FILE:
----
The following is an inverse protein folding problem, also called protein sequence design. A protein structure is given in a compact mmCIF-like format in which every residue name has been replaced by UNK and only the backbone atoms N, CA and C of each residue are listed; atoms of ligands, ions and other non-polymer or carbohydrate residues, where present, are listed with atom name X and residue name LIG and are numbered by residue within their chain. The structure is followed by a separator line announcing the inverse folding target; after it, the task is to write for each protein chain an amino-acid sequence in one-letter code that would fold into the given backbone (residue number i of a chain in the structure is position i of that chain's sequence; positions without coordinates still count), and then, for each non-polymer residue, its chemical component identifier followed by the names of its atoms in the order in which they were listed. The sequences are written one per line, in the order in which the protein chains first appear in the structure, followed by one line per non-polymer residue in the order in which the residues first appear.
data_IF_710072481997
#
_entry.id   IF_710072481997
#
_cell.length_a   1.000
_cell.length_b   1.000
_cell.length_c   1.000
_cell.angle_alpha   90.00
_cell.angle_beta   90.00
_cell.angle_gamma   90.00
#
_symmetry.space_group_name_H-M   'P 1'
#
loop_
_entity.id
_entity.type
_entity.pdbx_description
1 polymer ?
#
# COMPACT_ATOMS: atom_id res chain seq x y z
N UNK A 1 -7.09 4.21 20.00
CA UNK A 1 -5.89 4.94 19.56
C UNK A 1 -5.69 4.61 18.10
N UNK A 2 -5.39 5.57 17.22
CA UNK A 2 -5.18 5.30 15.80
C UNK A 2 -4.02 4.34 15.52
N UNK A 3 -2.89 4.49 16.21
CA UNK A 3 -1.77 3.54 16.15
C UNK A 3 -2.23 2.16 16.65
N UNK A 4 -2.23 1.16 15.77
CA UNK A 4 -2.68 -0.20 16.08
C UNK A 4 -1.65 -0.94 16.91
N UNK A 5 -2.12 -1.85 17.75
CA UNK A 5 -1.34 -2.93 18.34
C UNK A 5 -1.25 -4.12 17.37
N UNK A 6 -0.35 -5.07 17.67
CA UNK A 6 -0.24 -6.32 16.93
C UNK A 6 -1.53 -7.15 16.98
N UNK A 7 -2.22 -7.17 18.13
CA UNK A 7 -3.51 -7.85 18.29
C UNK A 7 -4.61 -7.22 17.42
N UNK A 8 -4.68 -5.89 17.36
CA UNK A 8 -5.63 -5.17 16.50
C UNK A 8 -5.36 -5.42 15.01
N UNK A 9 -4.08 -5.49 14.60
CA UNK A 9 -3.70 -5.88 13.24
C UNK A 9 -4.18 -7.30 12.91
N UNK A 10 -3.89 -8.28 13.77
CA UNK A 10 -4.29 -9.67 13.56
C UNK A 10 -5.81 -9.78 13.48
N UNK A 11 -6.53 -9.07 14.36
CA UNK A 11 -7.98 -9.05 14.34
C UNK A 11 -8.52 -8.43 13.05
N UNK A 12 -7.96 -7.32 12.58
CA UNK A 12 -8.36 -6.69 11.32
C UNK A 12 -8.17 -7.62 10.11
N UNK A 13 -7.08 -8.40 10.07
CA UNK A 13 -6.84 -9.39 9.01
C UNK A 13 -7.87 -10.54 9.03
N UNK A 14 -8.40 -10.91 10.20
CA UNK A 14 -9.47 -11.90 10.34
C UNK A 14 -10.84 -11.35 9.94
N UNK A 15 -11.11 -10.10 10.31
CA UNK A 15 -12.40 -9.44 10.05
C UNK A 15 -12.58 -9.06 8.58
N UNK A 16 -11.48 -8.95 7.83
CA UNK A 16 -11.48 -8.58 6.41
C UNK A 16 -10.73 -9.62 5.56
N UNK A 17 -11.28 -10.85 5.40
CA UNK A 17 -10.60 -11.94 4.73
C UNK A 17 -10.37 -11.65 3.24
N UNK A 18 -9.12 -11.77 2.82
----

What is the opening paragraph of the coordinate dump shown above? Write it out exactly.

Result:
The following is an inverse protein folding problem, also called protein sequence design. A protein structure is given in a compact mmCIF-like format in which every residue name has been replaced by UNK and only the backbone atoms N, CA and C of each residue are listed; atoms of ligands, ions and other non-polymer or carbohydrate residues, where present, are listed with atom name X and residue name LIG and are numbered by residue within their chain. The structure is followed by a separator line announcing the inverse folding target; after it, the task is to write for each protein chain an amino-acid sequence in one-letter code that would fold into the given backbone (residue number i of a chain in the structure is position i of that chain's sequence; positions without coordinates still count), and then, for each non-polymer residue, its chemical component identifier followed by the names of its atoms in the order in which they were listed. The sequences are written one per line, in the order in which the protein chains first appear in the structure, followed by one line per non-polymer residue in the order in which the residues first appear.